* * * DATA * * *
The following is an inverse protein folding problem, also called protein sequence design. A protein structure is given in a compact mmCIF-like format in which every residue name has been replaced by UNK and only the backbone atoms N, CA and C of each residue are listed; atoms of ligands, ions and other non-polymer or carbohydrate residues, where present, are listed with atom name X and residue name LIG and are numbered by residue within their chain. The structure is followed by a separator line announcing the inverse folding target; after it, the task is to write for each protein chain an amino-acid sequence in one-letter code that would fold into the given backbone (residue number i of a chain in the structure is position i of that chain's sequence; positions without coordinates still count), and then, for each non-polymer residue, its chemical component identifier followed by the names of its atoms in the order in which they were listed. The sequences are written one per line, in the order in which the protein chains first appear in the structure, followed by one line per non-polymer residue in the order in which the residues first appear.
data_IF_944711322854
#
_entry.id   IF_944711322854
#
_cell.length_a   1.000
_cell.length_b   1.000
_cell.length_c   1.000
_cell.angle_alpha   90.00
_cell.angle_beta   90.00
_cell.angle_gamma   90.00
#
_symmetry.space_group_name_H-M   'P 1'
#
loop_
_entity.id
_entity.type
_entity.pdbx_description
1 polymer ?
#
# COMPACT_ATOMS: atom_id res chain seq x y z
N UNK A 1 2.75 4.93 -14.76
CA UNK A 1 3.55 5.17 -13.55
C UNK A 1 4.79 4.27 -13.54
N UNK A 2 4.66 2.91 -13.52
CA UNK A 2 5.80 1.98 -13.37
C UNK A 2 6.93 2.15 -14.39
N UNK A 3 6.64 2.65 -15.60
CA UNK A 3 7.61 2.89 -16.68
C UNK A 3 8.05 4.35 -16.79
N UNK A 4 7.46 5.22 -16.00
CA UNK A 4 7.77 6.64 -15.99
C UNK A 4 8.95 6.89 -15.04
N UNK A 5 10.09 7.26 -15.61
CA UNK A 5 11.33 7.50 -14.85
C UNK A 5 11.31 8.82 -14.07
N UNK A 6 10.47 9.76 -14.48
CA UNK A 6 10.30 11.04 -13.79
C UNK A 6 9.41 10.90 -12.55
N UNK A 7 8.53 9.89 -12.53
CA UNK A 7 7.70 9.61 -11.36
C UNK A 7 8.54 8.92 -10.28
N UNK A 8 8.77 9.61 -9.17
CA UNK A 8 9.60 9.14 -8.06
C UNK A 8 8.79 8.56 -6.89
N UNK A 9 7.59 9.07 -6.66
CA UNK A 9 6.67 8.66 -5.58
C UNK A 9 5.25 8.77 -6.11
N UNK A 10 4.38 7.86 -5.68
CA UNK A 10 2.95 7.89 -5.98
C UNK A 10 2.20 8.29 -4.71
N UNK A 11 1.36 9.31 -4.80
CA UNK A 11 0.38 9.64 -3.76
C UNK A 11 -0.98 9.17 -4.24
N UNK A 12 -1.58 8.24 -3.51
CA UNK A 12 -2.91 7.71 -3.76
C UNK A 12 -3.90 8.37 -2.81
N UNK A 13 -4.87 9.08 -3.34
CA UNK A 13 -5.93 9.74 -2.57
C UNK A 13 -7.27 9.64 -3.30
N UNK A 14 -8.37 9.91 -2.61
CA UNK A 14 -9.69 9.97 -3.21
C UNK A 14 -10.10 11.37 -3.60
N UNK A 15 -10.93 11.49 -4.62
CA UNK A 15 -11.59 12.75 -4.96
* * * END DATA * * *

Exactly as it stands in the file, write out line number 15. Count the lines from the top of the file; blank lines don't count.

loop_